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... The You Gu Wu Yun was early proposed as a kind of dialectical understanding of thought in the Plain Questions, with the explanation of that "If you have any disease, your sick body will absorb it as the medicine, otherwise your healthy body will absorb it as the poison." [7] It reminds us to consider the individual status and disease when assessing the safety of H&TM. When H&TM works on healthy bodies rather than suitable patients with specific syndromes, even if conventional deemed "nontoxic" medicines, it will be more possibilities to induce injuries. ...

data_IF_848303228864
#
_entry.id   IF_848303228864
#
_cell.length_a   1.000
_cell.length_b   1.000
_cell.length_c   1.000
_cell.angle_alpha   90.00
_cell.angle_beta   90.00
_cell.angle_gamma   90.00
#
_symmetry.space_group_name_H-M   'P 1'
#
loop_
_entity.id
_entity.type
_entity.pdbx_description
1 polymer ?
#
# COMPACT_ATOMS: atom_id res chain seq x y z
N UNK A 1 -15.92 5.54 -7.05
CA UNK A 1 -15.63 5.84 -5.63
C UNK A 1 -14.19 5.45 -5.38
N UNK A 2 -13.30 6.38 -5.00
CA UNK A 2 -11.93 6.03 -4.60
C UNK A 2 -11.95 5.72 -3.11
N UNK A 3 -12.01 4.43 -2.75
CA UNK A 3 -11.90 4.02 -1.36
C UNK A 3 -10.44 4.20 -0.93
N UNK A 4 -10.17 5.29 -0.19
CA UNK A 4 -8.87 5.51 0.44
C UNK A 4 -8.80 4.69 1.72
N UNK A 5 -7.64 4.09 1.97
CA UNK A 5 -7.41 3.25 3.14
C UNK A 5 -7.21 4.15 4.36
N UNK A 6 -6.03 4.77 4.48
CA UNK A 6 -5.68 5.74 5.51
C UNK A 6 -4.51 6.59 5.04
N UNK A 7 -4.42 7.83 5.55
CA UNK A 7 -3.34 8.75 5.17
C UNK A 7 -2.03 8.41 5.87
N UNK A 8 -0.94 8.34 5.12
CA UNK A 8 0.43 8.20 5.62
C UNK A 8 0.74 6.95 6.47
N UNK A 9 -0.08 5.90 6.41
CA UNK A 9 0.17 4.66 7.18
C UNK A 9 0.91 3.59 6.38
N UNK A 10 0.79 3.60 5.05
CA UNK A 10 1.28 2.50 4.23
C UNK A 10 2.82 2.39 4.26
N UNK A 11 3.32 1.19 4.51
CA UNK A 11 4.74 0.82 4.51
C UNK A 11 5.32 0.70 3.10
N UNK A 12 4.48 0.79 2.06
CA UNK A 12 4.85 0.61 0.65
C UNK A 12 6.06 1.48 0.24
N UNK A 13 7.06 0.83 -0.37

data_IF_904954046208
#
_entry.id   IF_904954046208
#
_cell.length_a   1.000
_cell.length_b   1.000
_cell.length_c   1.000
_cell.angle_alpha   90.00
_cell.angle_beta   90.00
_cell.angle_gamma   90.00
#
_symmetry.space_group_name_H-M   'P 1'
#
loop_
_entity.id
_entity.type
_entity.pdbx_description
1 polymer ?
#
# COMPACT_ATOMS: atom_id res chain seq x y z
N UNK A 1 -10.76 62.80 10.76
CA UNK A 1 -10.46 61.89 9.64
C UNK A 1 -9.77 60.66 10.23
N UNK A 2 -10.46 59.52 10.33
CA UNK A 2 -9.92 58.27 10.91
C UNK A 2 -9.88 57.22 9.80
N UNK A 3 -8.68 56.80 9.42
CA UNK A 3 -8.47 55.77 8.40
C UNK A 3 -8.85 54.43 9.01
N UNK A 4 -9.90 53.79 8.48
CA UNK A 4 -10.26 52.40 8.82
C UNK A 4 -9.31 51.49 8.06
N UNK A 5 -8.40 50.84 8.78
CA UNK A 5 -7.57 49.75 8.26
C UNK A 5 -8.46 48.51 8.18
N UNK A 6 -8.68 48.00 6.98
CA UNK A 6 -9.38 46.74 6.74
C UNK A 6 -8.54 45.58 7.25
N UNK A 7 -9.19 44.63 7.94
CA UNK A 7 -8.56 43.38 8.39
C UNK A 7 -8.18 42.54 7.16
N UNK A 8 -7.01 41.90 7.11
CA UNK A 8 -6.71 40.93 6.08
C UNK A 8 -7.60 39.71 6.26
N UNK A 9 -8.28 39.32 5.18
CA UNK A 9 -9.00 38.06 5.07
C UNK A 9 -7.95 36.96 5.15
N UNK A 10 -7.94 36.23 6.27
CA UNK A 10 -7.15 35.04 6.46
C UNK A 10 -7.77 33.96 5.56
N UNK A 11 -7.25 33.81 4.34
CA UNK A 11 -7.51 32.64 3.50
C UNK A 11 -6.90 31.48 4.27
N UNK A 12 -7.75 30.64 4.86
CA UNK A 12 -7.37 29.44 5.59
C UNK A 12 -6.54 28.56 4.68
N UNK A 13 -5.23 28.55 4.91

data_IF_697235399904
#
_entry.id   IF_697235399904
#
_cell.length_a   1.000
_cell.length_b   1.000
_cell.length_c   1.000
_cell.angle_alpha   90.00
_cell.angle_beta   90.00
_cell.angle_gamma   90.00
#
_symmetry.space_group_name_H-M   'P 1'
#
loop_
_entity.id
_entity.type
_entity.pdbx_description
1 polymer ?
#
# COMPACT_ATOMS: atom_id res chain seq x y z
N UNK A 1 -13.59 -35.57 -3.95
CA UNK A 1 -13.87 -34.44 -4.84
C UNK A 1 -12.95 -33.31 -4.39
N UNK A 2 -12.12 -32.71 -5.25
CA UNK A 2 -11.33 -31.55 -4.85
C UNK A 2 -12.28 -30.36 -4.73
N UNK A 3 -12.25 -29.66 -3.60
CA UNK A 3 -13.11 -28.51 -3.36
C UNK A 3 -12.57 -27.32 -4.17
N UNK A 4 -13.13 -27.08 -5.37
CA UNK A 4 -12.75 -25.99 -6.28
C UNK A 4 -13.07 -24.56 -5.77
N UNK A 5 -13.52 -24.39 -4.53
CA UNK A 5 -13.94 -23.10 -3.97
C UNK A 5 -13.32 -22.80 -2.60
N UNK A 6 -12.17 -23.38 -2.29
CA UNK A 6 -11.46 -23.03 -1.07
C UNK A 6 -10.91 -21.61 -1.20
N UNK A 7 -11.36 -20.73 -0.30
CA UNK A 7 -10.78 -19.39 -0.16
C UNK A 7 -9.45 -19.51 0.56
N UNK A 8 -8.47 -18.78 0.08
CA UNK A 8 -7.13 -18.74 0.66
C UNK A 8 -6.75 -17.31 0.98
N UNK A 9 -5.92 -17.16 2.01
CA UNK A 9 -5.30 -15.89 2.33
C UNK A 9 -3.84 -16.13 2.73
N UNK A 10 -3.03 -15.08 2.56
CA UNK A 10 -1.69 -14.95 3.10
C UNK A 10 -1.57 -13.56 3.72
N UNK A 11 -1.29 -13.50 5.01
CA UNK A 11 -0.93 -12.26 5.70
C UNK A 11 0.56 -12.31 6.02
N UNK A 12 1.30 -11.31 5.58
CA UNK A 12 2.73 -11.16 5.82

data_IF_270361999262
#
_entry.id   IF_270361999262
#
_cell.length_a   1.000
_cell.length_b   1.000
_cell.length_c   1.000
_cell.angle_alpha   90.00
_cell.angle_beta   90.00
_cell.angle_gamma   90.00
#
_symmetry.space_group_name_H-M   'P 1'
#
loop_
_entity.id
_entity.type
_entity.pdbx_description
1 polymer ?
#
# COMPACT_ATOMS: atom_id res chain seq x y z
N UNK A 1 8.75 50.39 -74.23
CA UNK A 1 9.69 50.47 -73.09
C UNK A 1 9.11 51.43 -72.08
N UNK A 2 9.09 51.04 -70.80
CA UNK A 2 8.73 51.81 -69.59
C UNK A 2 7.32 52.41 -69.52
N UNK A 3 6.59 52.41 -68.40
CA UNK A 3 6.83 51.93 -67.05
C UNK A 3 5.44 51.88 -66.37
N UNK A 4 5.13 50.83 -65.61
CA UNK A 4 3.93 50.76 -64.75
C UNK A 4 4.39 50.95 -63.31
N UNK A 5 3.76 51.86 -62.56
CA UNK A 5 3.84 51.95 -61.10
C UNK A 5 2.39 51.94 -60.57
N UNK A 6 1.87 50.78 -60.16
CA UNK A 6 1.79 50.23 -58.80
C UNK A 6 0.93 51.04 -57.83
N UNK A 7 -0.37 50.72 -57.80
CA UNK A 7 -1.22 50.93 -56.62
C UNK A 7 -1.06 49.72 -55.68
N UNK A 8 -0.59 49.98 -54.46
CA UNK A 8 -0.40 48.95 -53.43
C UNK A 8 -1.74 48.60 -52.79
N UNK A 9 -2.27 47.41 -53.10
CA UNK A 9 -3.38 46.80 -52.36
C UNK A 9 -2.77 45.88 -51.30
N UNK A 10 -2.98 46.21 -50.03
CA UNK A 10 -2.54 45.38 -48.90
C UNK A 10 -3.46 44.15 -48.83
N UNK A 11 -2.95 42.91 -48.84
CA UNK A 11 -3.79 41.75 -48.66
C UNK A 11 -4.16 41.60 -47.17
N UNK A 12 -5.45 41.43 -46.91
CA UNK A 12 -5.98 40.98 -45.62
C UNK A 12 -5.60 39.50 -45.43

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The safety issue on herbal and traditional medicines (H&TM) is one of the most challenging problems and serious concern worldwide. With scientific endeavor and further exploration, we came to realize that there are great differences between H&TM and synthetic drugs in many aspects, such as medical theory, medication experience, compatibility, processing, toxicological characteristics, and safety evaluating requirements. In the current preclinical models for synthetic drugs, the safety assessment results of some conventional deemed “nontoxic” H&TM were not well consistent with clinical situations, which resulted in major difficulties to understand the mechanisms and guide the safe and rational uses of these H&TM. Thus, based on the traditional Chinese medicine toxicity theory called You Gu Wu Yun, this paper introduces a novel safety assessment strategy for H&TM, named as disease-based toxicology. It aims to cognize the relativity and susceptibility of the toxicity of H&TM, and then to enhance controllability in new drug development and clinical applications. It also provides a theoretical practice for the traditional Chinese medicine toxicity theory and a methodological promotion for the future development of the precision toxicology for H&TM.